There are so many good things about Frances Ha, the latest film from Noah Baumbach, that it’s hard to know where to start. The film privileges character over action in what is a simple yet utterly delightful examination of friendship that never becomes maudlin or overly sentimental. The film possesses charm and mirth in spades and is a thoroughly enjoyable experience on every level. With a terrific performance from Greta Gerwig as the titular character, the film soars from beginning to end as 27-year-old Frances bumbles her way through life with an air of positivity and optimism that doesn’t necessarily reflect the reality of the situations in which she finds herself.
Shot in black and white – which only adds to the charm – Frances Ha opens with a vignette in which we meet Frances and her best friend and roommate Sophie (Mickey Sumner) as they simply enjoy their life together in New York. The two girls do everything together and Frances even rejects an offer of co-habitation from her boyfriend to stay with Sophie. However, unfortunately for Frances, Sophie suddenly decides to move out and this sets the story in motion as Frances embarks on a journey – both literal and metaphorical – to find a place to live and her place in the world. When she moves in with Lev (Adam Driver) and Benji (Michael Zegen) she seems to have landed on her feet until she loses her job as a dancer and can no longer afford to pay her share of the rent.
With Sophie seemingly drifting away due to the demands of her job and boyfriend-cum-fiancé Patch (Patrick Heusinger), Frances journeys to California to see her parents (played by Gerwig’s real life parents) before accepting a job, albeit a short term one – at the college from which she graduated several years earlier. Upon returning to New York, Frances secures temporary accommodation with fellow dancer Rachel (Grace Gummer) and, despite her dwindling resources, makes an impulsive decision to spend a weekend in Paris that, like so much in Frances’ life up to this point, does not turn out as planned. Gerwig imbues the character with so much charm that is impossible not to love Frances: her tribulations are presented with moments of wry humour, coupled with bursts of slapstick physicality (such as Frances’ attempt to find an ATM) that work a treat.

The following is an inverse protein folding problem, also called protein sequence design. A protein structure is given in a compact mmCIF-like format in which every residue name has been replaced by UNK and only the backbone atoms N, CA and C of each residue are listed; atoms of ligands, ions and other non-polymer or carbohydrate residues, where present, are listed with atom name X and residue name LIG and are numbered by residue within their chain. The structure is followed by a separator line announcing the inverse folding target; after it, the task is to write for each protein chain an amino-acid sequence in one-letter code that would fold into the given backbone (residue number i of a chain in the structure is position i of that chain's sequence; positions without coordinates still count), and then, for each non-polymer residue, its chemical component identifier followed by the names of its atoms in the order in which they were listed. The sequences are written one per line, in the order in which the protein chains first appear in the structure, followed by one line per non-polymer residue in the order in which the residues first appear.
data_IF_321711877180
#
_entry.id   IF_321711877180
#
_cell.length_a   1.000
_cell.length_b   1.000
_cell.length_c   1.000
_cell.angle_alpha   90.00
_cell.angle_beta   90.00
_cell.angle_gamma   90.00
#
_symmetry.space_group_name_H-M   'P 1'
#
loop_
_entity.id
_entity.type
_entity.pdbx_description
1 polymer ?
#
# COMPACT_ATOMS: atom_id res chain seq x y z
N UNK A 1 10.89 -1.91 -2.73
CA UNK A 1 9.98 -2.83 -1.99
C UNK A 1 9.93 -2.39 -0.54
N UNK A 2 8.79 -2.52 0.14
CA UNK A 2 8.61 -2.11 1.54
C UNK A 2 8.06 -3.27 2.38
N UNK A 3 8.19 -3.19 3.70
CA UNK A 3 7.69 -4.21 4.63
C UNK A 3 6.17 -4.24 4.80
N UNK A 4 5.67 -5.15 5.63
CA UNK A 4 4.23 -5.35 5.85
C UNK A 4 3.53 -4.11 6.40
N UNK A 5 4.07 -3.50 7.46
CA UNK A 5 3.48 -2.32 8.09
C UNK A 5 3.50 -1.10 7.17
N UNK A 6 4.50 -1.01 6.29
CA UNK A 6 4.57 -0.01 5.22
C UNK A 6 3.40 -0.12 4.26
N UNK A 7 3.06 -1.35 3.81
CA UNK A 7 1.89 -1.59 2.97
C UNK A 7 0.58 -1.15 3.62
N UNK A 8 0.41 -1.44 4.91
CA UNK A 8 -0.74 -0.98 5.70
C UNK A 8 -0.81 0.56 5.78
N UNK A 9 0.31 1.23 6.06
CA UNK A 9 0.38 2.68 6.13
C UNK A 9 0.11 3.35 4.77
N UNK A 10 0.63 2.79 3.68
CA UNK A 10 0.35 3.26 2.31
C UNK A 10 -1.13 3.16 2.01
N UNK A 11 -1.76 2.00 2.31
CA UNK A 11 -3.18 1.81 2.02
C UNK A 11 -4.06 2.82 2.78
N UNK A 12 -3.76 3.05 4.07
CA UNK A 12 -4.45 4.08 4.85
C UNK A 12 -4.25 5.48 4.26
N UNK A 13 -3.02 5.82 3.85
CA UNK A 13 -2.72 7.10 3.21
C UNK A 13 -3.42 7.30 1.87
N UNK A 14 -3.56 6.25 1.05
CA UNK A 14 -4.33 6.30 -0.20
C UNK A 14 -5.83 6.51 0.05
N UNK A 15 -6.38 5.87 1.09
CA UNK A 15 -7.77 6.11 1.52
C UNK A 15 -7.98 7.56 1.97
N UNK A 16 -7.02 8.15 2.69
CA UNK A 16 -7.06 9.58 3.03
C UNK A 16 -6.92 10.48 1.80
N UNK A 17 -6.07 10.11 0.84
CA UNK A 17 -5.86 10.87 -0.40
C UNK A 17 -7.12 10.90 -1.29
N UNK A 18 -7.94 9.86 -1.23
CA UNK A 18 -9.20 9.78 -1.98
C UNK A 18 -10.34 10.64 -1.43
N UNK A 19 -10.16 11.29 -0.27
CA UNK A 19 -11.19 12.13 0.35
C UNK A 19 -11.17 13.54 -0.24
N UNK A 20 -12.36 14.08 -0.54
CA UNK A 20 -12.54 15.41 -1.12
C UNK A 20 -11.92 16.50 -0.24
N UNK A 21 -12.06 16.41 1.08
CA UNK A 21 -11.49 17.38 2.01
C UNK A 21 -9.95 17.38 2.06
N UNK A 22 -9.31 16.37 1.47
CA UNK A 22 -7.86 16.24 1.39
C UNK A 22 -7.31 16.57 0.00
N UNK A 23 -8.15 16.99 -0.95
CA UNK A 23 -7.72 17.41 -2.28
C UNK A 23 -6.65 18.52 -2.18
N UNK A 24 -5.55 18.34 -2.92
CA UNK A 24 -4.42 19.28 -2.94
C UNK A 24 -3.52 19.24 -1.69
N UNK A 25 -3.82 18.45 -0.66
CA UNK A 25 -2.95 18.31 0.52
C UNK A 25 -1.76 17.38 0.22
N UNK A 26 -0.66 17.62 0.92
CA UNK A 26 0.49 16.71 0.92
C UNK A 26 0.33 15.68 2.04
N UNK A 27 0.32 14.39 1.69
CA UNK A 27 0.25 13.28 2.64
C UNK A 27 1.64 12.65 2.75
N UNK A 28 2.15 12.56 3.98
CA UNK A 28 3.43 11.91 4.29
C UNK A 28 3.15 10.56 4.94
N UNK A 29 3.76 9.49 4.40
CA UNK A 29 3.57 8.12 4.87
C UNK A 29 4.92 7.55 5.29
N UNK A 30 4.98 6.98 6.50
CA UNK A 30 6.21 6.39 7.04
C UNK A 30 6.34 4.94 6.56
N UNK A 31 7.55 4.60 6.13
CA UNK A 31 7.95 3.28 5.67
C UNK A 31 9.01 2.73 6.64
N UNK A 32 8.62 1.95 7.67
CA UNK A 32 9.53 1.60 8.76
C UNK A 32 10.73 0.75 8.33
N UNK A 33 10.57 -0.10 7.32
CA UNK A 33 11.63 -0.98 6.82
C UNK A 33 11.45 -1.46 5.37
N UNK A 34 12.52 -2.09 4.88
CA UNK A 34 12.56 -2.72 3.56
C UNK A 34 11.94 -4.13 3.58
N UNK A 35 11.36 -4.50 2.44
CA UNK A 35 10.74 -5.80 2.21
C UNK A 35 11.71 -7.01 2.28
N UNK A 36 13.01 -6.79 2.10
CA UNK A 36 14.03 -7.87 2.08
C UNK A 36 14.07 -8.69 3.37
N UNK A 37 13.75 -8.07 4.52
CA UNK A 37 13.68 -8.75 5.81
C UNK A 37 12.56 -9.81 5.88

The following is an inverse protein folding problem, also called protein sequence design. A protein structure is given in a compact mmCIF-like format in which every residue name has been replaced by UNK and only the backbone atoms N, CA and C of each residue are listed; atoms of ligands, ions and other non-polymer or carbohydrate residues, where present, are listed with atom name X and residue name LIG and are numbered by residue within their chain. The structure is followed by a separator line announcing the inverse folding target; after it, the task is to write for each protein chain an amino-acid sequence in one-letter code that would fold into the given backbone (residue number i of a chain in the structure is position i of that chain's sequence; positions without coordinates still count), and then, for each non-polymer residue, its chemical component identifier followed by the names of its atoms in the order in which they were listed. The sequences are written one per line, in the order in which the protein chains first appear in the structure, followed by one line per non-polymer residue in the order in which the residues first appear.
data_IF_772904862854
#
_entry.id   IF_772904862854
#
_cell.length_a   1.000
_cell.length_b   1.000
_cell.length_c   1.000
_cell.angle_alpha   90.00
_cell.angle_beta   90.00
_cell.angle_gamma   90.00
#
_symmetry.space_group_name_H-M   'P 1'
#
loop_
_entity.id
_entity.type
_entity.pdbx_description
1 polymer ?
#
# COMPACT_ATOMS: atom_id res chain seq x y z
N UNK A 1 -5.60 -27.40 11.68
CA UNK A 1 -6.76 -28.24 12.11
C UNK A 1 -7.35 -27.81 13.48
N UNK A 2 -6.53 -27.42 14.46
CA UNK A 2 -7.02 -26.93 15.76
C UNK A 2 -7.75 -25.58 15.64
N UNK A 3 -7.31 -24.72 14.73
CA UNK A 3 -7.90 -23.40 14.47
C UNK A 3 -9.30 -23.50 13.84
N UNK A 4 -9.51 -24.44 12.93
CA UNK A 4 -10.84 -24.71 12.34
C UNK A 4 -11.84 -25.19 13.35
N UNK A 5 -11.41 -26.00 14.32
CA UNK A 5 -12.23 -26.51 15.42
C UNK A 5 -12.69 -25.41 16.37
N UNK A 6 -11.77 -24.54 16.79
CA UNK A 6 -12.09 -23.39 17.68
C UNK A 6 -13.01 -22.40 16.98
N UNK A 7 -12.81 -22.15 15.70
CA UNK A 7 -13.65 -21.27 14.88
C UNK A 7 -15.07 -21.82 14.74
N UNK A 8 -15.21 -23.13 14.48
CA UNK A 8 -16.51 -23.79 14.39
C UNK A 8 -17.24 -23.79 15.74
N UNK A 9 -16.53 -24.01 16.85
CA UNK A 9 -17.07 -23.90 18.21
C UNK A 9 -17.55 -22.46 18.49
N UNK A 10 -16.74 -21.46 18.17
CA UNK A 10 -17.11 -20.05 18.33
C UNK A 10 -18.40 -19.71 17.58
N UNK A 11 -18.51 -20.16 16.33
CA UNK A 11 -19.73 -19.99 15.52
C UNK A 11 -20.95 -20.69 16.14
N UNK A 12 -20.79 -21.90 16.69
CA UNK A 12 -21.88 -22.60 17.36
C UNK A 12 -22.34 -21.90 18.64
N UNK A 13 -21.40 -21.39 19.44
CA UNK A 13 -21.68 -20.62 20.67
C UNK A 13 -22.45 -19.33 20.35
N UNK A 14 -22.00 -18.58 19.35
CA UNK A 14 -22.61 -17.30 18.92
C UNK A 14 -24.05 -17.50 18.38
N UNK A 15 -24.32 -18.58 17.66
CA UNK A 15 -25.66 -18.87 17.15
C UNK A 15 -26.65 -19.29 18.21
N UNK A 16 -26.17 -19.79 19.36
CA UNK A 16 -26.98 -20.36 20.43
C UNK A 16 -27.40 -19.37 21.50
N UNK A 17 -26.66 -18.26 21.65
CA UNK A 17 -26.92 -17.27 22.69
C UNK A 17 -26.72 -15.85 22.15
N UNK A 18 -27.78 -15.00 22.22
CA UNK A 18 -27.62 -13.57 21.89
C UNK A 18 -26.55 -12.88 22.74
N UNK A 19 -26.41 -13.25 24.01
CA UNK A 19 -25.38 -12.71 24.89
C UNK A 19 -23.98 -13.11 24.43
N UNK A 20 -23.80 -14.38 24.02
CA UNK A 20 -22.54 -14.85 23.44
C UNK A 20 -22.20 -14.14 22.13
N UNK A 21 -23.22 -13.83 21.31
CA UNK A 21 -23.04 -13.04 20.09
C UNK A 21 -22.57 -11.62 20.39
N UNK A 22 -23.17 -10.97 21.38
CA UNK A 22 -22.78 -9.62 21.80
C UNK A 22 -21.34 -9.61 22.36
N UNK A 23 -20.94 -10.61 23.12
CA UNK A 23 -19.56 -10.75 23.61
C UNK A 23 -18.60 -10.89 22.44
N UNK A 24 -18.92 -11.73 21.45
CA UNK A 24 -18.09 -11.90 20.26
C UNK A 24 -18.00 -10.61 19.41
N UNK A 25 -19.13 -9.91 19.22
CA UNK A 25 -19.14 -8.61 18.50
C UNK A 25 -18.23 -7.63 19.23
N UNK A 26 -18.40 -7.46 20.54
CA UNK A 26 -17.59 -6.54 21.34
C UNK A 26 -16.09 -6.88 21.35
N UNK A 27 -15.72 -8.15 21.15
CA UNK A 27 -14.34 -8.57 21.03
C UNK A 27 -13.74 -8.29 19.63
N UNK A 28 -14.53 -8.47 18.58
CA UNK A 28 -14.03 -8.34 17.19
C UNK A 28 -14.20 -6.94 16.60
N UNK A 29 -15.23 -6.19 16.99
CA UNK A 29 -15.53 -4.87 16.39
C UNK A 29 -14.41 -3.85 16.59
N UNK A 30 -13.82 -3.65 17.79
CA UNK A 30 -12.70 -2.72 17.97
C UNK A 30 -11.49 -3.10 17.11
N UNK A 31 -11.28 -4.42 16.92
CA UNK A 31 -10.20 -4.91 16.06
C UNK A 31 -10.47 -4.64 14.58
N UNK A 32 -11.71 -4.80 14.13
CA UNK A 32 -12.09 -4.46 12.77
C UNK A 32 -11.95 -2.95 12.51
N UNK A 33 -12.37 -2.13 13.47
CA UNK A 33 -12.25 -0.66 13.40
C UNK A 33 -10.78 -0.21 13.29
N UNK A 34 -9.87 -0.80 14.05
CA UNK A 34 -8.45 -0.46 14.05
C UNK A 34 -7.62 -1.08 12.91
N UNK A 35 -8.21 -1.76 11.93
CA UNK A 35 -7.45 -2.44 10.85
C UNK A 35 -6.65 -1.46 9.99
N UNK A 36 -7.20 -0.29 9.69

Baumbach’s previous films (The Squid and the Whale, Margot at the Wedding, Greenberg) have been insightful and well made, but have featured characters that are, for the most part, somewhat unlikeable. Despite the fact that her life does seem so utterly off kilter, Frances takes it all in her stride with a cheery disposition that, perhaps, conceals a growing sense of dread and uncertainty. This is easily Baumbach’s ‘happiest’ film to date, with Gerwig, who co-wrote the screenplay with Baumbach, bringing charm and energy to the lead role. Sumner (daughter of Sting) also impresses as Sophie and the supporting cast are all fine. The music is fantastic, with the likes of David Bowie and Hot Chocolate used with remarkably good effect.
There are some distinct resemblances between this film and Lena Dunham’s equally impressive television show Girls, which also combines humour and pathos in examining the struggles of young women trying to find their place in the heady world of contemporary New York. Whilst it is unfair to compare the two because they are both highly enjoyable in their own right with enough differences to stand alone, there is no doubt that Frances possesses a more optimistic outlook than any of the Girls girls. Frances Ha is a terrific film that celebrates the importance of friendship, perhaps over everything else, as the relationship between Frances and Sophie endures through it all despite the fact that the latter enjoys all the trappings – successful career, stable relationship etc – that Frances lacks.